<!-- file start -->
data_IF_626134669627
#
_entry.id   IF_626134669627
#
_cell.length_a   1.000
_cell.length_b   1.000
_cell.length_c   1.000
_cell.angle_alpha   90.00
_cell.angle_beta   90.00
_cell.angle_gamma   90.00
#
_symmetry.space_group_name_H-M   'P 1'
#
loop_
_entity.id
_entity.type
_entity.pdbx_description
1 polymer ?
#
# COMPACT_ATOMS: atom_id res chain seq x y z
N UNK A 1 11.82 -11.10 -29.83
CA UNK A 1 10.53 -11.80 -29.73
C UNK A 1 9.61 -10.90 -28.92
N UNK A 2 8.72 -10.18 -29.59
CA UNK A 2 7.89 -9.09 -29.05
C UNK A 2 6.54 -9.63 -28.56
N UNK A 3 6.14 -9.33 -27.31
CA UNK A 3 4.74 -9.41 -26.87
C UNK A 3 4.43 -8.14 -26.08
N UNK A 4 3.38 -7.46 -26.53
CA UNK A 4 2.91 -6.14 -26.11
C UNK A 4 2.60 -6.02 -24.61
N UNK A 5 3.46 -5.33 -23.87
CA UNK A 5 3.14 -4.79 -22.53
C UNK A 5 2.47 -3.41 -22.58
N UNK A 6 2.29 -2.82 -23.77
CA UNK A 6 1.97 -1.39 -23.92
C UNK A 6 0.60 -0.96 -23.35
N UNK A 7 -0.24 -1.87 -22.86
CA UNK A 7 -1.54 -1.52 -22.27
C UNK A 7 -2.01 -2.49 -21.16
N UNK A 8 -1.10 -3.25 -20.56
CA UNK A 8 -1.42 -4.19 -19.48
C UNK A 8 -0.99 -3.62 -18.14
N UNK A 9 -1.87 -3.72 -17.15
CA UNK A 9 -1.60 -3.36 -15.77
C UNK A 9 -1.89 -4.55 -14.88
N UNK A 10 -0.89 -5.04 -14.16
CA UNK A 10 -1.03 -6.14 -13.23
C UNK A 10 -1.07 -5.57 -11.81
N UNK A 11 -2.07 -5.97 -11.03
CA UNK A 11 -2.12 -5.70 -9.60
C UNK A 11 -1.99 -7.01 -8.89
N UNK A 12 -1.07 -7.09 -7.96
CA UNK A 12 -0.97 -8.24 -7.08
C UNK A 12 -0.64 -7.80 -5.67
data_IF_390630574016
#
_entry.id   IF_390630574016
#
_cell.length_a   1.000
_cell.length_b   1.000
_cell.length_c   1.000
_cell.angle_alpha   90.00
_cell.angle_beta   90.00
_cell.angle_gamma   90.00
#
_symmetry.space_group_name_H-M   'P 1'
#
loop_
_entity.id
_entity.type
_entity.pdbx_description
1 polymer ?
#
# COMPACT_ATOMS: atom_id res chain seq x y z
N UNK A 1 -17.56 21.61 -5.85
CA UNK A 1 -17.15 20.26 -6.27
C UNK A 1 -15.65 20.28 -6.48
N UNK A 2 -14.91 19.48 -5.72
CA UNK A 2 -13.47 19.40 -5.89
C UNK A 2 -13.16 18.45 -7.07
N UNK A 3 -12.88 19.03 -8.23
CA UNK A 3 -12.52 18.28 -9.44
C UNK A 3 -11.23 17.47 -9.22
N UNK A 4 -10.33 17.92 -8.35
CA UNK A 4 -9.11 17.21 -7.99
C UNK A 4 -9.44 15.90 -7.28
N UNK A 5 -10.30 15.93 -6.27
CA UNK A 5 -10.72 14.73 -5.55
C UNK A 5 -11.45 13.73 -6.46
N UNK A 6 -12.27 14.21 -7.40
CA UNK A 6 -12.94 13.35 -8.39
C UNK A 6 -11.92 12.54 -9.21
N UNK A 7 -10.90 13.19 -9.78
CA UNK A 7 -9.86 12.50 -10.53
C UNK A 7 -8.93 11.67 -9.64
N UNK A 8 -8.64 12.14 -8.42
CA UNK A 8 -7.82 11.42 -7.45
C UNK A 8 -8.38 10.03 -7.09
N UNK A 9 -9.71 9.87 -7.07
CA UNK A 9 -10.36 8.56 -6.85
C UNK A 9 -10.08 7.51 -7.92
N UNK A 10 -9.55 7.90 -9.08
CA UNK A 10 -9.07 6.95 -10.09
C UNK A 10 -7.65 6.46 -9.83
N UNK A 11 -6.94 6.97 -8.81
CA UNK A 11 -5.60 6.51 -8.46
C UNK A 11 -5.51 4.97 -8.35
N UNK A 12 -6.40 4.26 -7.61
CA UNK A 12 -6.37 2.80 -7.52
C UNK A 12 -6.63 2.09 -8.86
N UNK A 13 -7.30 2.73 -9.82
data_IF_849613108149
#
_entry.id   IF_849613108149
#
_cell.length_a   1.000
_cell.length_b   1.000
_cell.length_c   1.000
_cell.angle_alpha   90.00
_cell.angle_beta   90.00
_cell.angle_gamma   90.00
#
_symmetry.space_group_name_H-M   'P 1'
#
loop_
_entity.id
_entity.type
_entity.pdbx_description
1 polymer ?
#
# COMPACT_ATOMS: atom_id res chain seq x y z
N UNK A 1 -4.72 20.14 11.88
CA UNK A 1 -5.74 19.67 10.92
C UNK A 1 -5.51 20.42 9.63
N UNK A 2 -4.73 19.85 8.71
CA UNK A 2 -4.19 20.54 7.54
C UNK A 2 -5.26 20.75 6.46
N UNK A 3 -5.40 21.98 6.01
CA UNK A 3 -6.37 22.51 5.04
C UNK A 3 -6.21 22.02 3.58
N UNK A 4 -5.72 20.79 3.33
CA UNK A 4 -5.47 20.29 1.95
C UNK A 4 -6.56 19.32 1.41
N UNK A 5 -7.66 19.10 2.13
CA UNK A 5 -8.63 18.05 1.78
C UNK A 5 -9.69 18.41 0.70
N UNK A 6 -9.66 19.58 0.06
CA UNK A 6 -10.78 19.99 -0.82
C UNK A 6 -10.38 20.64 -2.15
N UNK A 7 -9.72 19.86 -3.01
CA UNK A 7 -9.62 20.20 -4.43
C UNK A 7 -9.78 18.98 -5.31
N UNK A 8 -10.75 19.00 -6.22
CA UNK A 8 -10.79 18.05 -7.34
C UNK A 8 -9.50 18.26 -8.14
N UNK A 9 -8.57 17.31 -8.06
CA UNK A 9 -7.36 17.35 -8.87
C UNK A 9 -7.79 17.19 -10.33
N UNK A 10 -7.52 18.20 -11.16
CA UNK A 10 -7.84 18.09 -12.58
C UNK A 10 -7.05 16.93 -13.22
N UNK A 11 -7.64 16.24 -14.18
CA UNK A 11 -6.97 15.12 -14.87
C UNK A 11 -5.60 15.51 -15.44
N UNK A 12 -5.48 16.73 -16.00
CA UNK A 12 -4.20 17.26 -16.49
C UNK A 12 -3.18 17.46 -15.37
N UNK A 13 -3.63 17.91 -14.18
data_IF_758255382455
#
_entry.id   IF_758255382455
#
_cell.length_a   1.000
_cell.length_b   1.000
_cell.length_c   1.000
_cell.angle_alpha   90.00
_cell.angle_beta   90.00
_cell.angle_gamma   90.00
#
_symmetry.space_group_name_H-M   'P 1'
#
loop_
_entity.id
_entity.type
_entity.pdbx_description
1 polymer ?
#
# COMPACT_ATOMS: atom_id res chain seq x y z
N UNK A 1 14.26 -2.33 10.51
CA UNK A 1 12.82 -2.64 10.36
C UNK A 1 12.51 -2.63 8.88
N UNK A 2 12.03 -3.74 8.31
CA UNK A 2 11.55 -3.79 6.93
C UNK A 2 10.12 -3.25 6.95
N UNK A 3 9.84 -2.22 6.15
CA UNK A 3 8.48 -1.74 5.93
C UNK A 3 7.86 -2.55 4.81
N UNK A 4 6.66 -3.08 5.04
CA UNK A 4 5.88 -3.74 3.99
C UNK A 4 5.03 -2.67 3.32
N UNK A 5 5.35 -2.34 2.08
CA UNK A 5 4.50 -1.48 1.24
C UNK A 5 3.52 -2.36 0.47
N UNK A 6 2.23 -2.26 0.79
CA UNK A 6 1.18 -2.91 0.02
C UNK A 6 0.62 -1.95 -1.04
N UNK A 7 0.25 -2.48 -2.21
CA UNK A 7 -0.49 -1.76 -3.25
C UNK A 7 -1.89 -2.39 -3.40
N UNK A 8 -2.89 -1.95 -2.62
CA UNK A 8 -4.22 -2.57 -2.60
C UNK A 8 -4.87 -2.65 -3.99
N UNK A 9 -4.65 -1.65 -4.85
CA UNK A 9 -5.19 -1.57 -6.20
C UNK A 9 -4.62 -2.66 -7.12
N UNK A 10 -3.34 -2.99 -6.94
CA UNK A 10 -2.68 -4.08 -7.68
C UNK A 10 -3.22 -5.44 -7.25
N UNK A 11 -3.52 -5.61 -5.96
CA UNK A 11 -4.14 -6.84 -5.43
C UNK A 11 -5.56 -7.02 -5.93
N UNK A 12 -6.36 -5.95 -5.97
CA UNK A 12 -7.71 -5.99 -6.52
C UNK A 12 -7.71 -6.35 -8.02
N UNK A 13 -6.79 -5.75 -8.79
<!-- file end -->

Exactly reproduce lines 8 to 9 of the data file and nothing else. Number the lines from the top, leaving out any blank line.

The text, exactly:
_cell.angle_alpha   90.00
_cell.angle_beta   90.00